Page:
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## Comment Everything is an art (Score 1)446

A long time friend of mine used to work as a garbage collector, we used to go fishing a lot on weekends. He summed up your observations with the words "everything we do more than once becomes an art". We decided that the art of fishing is having a good time regardless of what the fish are doing.

## Comment Re:Michelson-Morley were wrong. Ether exists (Score 1)446

Yes MM were measuring the speed of light, they were using the motion of the Earth around the sun to see if it added/subtracted from to the speed of a light beam. They could show that their equipment was sensitive enough to detect a change with direction if there was one, that's why their results were so convincing . MM were testing what Maxwell had predicted, ie: the speed of light is a constant value regardless of relative motion, Maxwell's constant (and it's value) falls out of his equations, it's a physical constant in the same way as the strength of gravity, or the charge of an electron, is a physical constant. Since the speed of light is a physical constant, time and distance must vary in different reference frames, this was the insight that Einstein came up with. To be fair to Newton, he only had two stated assumption in his "Principia", one stated that "time is constant". Everyone just accepted that as fact until Albert took a very fast tram ride.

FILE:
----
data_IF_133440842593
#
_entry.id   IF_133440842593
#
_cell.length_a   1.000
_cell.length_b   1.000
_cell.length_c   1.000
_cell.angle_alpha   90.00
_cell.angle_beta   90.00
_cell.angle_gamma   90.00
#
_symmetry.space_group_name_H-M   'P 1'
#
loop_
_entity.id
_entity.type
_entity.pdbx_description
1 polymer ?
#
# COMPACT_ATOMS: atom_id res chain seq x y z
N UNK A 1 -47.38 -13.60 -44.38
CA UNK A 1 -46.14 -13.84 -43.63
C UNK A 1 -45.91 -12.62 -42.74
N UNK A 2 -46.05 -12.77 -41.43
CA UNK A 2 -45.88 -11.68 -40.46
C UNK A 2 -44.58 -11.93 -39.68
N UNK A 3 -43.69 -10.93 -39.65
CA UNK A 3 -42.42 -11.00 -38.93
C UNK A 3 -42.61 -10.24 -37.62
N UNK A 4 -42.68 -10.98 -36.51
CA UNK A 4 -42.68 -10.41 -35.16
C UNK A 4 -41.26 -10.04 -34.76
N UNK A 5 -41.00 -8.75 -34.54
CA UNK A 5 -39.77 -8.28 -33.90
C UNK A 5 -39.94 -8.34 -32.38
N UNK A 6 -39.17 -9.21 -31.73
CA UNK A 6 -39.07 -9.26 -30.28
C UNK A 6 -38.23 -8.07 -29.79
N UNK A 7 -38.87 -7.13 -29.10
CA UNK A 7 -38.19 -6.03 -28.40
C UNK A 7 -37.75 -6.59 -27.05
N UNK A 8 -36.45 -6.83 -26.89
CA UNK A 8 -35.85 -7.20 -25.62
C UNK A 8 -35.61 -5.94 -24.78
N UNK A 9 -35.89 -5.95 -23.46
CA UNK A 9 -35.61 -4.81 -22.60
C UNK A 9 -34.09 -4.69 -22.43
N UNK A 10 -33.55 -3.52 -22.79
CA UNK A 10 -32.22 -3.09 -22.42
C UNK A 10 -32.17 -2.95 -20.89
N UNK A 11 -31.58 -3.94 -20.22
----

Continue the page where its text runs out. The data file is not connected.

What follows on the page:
## Comment Re:Predictions, so far, have been accurate (Score 1)555

Look up "polar amplification" or "stratospheric cooling", these are phenomena that were seen in models before they were observed in nature. There are about a dozen such phenomena that have been discovered via climate models.

BTW: Climate models are based on finite element analysis, AKA numerical integration. Statistics doesn't come into it until you compare the results to historical data (hindcasting). Hindcasting is the standard method to test any FEA model, doesn't matter if you are modeling the casting of an engine block or the earth's climate.

Last I check you need at least eight decimal places and statistically significant sample not to be laughed out of most fields.

In cosmology and astrophysics getting a result that is within a few orders of magnitude is considered "accurate". In archeology a radioactive dating result with 10% is considered a "good result". Science isn't all about measuring the width of a proton, other than particle physics, there are actually very few scientific fields that "demand" eight decimal places of accuracy.